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2 January 2019
It's downright embarrassing to read many of the comments on the many Facebook sites dedicated to discussion of the books and TV show, Outlander. For one thing, people are so nit-picky that they complain about every little thing, but for another, the slobbering over actor Sam Heughan, who plays Jamie is very disturbing. I mean...no one can deny that this is a handsome face. I had the same reaction when I first saw Matt Bomer, as Neil Caffrey in White Collar. Strikingly handsome men.
But while I can appreciate the finer qualities of these actors, the sexual attraction escapes me. I read what all these women are writing about how they affect them. And it seems to be everyone, many of whom get very graphic in their comments. It's kind of creepy, actually.
My problem is that I am an almost 76 year old woman and Heughan, at 38, is much younger than my children and almost young enough to be a grandchild, if Jeri had given birth early. It's downright embarrassing to think about having such thoughts. He's just a handsome man, whose acting I enjoy very much.
Ned told me he thought the movie Heughan was in last year, The Spy Who Dumped Me, was available on Amazon, and it is, so I want to watch that today.
But I didn't decide to write this because of Sam Heughan. It was because of Queen Elizabeth's mother-in-law, Princess Alice of Battenberg, about whom I read an archive article from the New York Times in 1988 when her body was moved from the UK to Jerusalem. What a fascinating woman!
She was born in Windsor Castle in 1885, the granddaughter of Queen Victoria. She was congenitally deaf.
In 1903 she married Prince Andrew, son of the King of Greece and became a member of the Greek royal family. They had five children, four girls and a boy (Prince Phillip), who was born June 10, 1921, on a kitchen table on the Greek island of Corfu in a house that had no electricity, hot water, or indoor plumbing.
When Phillip was 18 months old they were exiled from Greece due to her husband's involvement with the Greco-Turkish war. He was tried, convicted, jailed and faced execution until Alice appealed to King George V for help. He sent a war ship to remove the family from Greece to Paris. They arrived as refugees, surviving solely on handouts from their relatives. These hardships reportedly pushed Alice to focus heavily on her religious beliefs.
Things went badly for the family and in the
1930s, all four of her daughters married German noblemen and moved to
Germany. Alice’s mental health deteriorated over the next few years.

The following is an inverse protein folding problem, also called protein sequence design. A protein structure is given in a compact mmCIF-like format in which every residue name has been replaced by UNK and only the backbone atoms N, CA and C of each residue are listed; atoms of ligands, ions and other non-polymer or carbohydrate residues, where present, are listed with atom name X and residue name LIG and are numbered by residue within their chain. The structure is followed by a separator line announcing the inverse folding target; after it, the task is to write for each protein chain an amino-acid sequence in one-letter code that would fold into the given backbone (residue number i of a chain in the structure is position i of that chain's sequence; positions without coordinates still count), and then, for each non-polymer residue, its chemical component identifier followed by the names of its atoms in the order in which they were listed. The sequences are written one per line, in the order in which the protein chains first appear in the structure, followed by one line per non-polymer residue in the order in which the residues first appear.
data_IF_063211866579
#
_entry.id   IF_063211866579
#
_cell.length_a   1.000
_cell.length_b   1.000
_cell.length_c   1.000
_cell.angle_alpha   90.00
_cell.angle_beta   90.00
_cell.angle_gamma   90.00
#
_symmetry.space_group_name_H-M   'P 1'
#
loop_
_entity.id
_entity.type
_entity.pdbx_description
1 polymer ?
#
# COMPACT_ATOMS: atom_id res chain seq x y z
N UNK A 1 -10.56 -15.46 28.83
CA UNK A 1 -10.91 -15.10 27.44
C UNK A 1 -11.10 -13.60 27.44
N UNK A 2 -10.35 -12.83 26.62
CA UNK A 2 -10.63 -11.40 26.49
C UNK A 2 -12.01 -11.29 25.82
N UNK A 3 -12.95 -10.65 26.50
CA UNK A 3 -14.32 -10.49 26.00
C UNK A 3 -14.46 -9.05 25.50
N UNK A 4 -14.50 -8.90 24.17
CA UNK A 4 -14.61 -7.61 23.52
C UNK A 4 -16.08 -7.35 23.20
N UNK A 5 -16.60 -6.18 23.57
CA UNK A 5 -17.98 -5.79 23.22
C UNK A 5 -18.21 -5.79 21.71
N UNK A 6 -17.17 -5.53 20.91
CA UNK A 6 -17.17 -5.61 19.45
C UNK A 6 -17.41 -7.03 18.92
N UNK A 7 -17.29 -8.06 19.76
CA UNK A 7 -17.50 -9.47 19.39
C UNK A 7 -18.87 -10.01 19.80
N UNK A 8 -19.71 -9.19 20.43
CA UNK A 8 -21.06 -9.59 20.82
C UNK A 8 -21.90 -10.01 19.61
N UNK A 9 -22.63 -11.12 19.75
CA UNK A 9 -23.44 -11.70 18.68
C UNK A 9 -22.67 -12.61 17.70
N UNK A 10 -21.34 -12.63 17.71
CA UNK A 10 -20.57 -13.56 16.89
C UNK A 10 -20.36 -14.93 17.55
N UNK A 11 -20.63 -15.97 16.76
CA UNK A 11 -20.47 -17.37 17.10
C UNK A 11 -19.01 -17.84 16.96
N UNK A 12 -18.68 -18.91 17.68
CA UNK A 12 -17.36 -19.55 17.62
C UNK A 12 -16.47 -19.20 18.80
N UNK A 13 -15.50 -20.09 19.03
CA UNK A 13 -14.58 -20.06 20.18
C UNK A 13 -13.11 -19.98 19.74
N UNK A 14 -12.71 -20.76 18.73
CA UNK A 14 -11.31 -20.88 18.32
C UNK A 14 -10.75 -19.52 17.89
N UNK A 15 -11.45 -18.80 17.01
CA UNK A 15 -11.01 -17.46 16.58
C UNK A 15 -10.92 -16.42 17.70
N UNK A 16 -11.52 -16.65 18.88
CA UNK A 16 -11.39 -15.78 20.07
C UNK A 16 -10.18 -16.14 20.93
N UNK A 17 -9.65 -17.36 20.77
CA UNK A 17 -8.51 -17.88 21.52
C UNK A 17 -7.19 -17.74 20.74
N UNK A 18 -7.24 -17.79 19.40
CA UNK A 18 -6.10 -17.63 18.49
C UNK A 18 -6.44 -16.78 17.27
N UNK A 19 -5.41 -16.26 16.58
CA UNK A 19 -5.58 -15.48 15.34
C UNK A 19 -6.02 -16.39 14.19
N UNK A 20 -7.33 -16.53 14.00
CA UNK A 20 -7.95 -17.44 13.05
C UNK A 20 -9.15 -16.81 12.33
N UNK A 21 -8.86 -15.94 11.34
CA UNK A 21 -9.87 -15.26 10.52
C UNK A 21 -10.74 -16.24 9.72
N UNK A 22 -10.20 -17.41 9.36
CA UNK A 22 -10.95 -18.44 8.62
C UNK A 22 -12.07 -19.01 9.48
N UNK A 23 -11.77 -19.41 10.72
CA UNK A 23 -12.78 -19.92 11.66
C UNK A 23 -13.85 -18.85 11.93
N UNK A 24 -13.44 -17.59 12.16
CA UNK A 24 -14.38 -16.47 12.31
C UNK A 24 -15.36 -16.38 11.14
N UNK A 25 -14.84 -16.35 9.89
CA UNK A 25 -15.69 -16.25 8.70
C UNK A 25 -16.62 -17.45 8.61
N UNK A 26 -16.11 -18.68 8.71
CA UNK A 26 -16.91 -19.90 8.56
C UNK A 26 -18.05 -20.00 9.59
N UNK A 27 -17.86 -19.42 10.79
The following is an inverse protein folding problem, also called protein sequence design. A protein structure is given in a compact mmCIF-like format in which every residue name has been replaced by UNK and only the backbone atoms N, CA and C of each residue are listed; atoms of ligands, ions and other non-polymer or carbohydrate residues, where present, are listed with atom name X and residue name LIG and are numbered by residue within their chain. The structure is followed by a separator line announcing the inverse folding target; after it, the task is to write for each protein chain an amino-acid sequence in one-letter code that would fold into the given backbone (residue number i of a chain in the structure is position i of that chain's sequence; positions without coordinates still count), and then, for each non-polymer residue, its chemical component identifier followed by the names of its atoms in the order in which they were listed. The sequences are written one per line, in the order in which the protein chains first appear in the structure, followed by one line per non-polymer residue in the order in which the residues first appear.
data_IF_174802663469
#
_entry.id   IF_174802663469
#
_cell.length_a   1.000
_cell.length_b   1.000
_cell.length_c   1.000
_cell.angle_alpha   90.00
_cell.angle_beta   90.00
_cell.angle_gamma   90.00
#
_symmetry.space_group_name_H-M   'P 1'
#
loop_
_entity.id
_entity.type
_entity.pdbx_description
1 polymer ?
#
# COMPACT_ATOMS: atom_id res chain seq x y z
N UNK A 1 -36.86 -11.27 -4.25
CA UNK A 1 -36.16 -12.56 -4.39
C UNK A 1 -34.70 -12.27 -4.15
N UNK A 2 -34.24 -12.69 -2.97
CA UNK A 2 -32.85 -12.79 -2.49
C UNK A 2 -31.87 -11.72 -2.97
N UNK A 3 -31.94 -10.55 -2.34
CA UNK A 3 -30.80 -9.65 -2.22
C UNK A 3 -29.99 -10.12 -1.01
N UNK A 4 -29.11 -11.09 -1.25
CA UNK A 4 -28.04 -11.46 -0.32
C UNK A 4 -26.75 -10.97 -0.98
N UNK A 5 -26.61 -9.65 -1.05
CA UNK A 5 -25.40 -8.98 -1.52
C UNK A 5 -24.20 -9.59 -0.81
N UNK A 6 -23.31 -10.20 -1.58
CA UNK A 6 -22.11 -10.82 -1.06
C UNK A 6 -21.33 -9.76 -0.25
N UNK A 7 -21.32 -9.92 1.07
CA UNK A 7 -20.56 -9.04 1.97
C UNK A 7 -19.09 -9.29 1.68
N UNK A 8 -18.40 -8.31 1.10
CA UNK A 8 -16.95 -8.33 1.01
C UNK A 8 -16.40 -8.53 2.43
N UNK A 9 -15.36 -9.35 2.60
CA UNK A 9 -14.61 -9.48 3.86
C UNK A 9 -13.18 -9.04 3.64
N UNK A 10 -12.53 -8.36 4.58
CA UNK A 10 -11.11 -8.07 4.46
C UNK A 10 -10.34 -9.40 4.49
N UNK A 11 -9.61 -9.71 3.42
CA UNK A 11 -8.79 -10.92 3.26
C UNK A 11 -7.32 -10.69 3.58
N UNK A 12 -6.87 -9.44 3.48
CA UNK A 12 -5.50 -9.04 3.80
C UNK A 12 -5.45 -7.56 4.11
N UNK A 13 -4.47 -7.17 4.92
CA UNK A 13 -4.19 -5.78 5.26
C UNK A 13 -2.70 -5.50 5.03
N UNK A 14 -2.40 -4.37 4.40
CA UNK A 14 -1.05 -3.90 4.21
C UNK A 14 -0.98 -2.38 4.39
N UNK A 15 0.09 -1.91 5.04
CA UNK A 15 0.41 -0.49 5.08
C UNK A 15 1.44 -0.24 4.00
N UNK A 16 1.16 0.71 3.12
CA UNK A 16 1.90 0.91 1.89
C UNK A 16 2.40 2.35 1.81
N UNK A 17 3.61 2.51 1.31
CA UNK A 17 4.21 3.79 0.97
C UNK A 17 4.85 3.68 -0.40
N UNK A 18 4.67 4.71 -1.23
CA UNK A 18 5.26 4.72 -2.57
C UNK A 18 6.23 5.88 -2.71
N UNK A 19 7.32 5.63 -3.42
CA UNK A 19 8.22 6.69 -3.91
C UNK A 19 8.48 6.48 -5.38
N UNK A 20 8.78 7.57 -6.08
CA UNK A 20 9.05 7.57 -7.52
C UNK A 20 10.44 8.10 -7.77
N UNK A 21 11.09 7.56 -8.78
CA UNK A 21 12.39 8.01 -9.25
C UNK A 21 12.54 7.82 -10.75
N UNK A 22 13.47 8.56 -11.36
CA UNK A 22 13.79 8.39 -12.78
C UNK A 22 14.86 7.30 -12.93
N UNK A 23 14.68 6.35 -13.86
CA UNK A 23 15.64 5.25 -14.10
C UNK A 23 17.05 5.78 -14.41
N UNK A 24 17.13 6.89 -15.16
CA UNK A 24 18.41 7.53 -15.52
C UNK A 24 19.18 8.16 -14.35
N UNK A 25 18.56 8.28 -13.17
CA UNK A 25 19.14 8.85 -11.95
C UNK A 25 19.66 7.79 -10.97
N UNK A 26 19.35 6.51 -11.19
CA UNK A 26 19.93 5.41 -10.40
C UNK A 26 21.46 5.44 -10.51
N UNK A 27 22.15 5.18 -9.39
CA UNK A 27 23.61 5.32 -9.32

According to Daily Mail, “By 1930 she was hearing voices and believed
she was having physical relationships with Jesus and other religious
figures.” This led to her diagnosis of schizophrenia, for which she received
some pretty traumatizing treatments.
While she was locked in a sanitarium in Switzerland, her husband left her for his mistress. (the man who would eventually marry Queen Elizabeth was at that time parentless and homeless at age 9!)
She was released from the sanitarium in 1932 but became a drifter and did not see her son for five years. She found herself in Nazi-occupied Greece in 1941 with her brother sending her food parcels to keep her alive, but she was sharing them with her Jewish friends.
When the Nazis started rounding up the Jews, she moved a Jewish family into her home, though she lived close to Gestapo headquarters. When questioned by the Nazis, she used her deafness as a reason not to understand their questions. (According to Daily Mail, she was “posthumously [honored] as Righteous Among The Nations -– the highest Israeli [honor] to non-Jews who risked their lives during the Holocaust.”)
After 1949, she sold her jewels and founded an order of nuns she called the Christian Sisterhood of Martha and Mary and built a convent and an orphanage to help those in need. She had a habit – a nun’s habit – that she wore all the time. It consisted of a drab gray robe, white wimple, cord, and rosary beads. She was commonly referred to as “Sister Andrew.”
She gave the diamonds from her tiara to Philip, who used them for the custom-made engagement ring he gave to Elizabeth.
Philip and Elizabeth brought her to Buckingham Palace in 1967, where she lived until her death in 1969.
Just before she passed away, she wrote a loving note to her son: “Dearest Philip, be brave, and remember I will never leave you, and you will always find me when you need me most. All my devoted love, your old Mama.”
Now I'll bet you didn't know any of that before, did you?
PHOTO OF THE DAY
Prince William visiting his great grandmother's grave
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